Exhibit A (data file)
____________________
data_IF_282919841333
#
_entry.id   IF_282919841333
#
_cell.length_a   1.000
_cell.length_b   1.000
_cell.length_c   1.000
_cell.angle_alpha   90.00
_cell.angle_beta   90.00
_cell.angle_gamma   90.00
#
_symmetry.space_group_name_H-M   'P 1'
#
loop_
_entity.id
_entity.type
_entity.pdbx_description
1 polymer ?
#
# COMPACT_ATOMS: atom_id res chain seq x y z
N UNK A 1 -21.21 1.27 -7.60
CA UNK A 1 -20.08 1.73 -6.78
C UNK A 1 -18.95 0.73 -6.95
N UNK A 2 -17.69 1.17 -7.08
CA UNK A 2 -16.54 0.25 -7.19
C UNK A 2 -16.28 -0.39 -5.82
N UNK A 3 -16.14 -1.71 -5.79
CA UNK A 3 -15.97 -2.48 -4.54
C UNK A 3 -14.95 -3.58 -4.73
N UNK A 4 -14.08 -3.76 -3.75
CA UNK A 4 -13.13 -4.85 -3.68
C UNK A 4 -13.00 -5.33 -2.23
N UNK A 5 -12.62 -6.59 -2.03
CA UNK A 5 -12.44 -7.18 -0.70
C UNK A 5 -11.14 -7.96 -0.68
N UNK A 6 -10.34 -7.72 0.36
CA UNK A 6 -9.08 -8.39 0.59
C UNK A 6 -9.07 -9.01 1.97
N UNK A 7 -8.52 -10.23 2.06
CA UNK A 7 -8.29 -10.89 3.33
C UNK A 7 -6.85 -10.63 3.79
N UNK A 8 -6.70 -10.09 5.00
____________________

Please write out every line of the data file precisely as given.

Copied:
data_IF_282919841333
#
_entry.id   IF_282919841333
#
_cell.length_a   1.000
_cell.length_b   1.000
_cell.length_c   1.000
_cell.angle_alpha   90.00
_cell.angle_beta   90.00
_cell.angle_gamma   90.00
#
_symmetry.space_group_name_H-M   'P 1'
#
loop_
_entity.id
_entity.type
_entity.pdbx_description
1 polymer ?
#
# COMPACT_ATOMS: atom_id res chain seq x y z
N UNK A 1 -21.21 1.27 -7.60
CA UNK A 1 -20.08 1.73 -6.78
C UNK A 1 -18.95 0.73 -6.95
N UNK A 2 -17.69 1.17 -7.08
CA UNK A 2 -16.54 0.25 -7.19
C UNK A 2 -16.28 -0.39 -5.82
N UNK A 3 -16.14 -1.71 -5.79
CA UNK A 3 -15.97 -2.48 -4.54
C UNK A 3 -14.95 -3.58 -4.73
N UNK A 4 -14.08 -3.76 -3.75
CA UNK A 4 -13.13 -4.85 -3.68
C UNK A 4 -13.00 -5.33 -2.23
N UNK A 5 -12.62 -6.59 -2.03
CA UNK A 5 -12.44 -7.18 -0.70
C UNK A 5 -11.14 -7.96 -0.68
N UNK A 6 -10.34 -7.72 0.36
CA UNK A 6 -9.08 -8.39 0.59
C UNK A 6 -9.07 -9.01 1.97
N UNK A 7 -8.52 -10.23 2.06
CA UNK A 7 -8.29 -10.89 3.33
C UNK A 7 -6.85 -10.63 3.79
N UNK A 8 -6.70 -10.09 5.00